But all the art in the world -- poetry, painting, sculpture, song, film and every other lofty, transcendent creative endeavor -- can never be videogames. Because all those things belong to the past. They belong to our parents and our ancestors. They may speak universal truths, but they speak them in language that sounds just a tiny bit tinny to modern ears. 

Videogames, though, they're ours. That's why Ebert can't hang with them. He's a videogame illiterate, an Old Dog much too set in his ways to ever learn how to play an FPS, or crawl a dungeon or build a Sim City. That's a shame. 

Because he's got to spend the rest of his life wondering what the fuck is wrong with the rest of us. Why aren't we enamored with the art of the past like his, obviously smarter and more cultured, generation was? Why are we so happy to sit with vacant stares and thumb controllers all day when flagging artists like Martin Scorsese or whatever foreign fancy-pants the Academy will nominate but not award this year flog the dying horse of cinema? 

Those are questions Ebert will never know the answer to. And that's a bummer. Because what this debate is all about, really, is our desire to share our love for videogames with the rest of the world.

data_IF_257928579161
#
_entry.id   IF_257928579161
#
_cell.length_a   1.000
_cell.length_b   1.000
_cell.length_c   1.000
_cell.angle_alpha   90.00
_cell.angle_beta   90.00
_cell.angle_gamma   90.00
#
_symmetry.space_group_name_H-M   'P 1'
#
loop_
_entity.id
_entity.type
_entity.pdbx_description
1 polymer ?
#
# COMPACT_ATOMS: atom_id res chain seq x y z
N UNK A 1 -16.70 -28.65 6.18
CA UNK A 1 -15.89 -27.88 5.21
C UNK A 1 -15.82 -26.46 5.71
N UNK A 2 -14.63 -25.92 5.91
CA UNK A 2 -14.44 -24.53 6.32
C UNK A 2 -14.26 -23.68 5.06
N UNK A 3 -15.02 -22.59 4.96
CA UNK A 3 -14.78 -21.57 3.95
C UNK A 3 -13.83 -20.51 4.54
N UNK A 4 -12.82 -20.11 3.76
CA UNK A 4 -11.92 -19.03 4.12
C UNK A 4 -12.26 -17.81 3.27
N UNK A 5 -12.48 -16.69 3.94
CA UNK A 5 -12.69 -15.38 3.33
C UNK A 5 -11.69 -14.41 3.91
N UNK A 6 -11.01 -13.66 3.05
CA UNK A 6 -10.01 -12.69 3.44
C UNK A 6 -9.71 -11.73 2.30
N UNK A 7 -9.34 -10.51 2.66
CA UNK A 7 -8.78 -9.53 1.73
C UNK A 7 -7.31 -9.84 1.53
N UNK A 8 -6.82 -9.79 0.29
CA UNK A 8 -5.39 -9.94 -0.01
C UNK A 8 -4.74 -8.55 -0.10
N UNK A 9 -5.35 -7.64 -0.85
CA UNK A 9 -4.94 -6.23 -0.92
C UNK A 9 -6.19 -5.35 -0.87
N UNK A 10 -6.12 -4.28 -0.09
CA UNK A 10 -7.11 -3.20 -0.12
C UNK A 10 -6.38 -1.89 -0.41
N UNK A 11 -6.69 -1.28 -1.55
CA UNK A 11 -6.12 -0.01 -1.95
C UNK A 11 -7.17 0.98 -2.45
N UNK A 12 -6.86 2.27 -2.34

Those of use who love this silly stuff just want others to fell the thrill of discovery, the satisfaction of a win, the senses of fear and wonder and boredom and delicious tedium that videogames can instill. We want non-gamers to get that games aren't just games -- they're an amalgam of a half-dozen different modern forms of communication leveraged to create magic, to transport and tell stories and to stimulate the mind, heart and guts. 

Games are games. They're puzzles. They're interactive plots that we steer, contribute to and mold. They're sandboxes and playhouses, chess with improv, war games mashed with dinner theater and hero cycles with endless do-overs. Playing games isn't just diversion or consumption or play. It's living in rough draft.

None of the art that Ebert puts on his teetering pedestal does all those things for me in quite the same way. All that stuff is art. And I'm not going to argue with Ebert -- it can be glorious. But no art truly demands my involvement like videogames do.

That's why, Roger, you've got three-thousand comments on your blog and just as many half-assed essays refuting your position. We don't want your approval. We want you to feel what we feel. 

If you can't find the time to pick up a joystick and open yourself to videogames in the few years you have left on this earth it's your loss.

We'll miss you when you're gone, Mr. Ebert. But we will, just like humanity always has, keep moving on. And videogames are gonna come with us. They're gonna grow, mature and develop in ways we never imagined. 

Movies, they'll probably be around too, still chugging away. But they'll be doing their thing, over there, mostly ignored, in their own dusty corner of the museum with the rest of the art.

Pretension +1 is a weekly videogame column by Gus Mastrapa that occupies a permanent spot on the games as art bandwagon.